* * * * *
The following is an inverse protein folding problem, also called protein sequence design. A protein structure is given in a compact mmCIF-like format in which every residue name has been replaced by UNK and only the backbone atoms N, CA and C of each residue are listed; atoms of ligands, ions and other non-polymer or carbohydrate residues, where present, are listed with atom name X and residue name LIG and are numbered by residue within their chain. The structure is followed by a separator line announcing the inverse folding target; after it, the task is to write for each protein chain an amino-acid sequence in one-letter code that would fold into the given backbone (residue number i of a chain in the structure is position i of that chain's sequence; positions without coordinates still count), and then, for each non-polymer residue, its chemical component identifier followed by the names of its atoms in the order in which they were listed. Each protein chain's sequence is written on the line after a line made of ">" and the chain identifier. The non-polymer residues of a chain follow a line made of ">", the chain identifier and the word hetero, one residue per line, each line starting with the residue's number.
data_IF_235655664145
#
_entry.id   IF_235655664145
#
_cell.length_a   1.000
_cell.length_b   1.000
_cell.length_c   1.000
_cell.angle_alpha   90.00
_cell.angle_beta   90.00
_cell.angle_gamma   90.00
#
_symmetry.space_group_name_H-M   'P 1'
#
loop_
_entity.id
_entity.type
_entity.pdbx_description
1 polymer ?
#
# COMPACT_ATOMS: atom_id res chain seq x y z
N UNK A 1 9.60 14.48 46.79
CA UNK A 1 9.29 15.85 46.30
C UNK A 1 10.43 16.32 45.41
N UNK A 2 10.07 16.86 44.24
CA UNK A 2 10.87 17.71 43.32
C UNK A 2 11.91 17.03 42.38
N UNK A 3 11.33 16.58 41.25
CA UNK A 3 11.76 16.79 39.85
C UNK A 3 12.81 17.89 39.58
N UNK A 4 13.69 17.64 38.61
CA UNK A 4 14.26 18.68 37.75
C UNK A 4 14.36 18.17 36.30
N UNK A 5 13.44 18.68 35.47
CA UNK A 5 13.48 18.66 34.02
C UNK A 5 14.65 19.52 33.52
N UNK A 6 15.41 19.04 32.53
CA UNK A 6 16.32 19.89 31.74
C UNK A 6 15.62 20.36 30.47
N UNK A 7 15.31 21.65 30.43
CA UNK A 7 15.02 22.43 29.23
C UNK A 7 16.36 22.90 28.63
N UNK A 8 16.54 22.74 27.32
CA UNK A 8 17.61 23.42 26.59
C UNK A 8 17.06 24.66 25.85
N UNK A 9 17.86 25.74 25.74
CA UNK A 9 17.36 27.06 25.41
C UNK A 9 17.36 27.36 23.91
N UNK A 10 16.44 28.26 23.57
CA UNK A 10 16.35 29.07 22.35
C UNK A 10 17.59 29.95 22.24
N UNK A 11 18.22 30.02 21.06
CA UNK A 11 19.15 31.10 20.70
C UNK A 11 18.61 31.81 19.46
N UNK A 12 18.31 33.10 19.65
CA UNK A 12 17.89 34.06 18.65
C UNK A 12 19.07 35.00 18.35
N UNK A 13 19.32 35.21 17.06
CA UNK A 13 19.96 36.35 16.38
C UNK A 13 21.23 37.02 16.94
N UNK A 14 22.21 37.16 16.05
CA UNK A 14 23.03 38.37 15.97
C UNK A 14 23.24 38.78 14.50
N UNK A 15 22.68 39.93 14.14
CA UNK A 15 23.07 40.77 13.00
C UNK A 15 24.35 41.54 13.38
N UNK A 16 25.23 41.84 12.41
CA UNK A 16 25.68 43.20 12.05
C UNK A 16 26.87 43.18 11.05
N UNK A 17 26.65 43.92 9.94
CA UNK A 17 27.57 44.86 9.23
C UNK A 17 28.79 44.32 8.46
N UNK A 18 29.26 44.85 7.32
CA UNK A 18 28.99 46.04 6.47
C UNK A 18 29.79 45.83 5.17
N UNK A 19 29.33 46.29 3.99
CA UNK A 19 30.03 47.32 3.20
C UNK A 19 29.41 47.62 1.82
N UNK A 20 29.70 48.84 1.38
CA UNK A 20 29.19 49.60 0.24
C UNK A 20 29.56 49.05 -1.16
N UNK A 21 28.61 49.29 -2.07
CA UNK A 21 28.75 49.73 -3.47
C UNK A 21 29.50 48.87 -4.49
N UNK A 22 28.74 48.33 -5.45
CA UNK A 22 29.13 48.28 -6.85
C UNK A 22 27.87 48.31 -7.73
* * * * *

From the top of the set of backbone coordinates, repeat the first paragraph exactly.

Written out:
The following is an inverse protein folding problem, also called protein sequence design. A protein structure is given in a compact mmCIF-like format in which every residue name has been replaced by UNK and only the backbone atoms N, CA and C of each residue are listed; atoms of ligands, ions and other non-polymer or carbohydrate residues, where present, are listed with atom name X and residue name LIG and are numbered by residue within their chain. The structure is followed by a separator line announcing the inverse folding target; after it, the task is to write for each protein chain an amino-acid sequence in one-letter code that would fold into the given backbone (residue number i of a chain in the structure is position i of that chain's sequence; positions without coordinates still count), and then, for each non-polymer residue, its chemical component identifier followed by the names of its atoms in the order in which they were listed. Each protein chain's sequence is written on the line after a line made of ">" and the chain identifier. The non-polymer residues of a chain follow a line made of ">", the chain identifier and the word hetero, one residue per line, each line starting with the residue's number.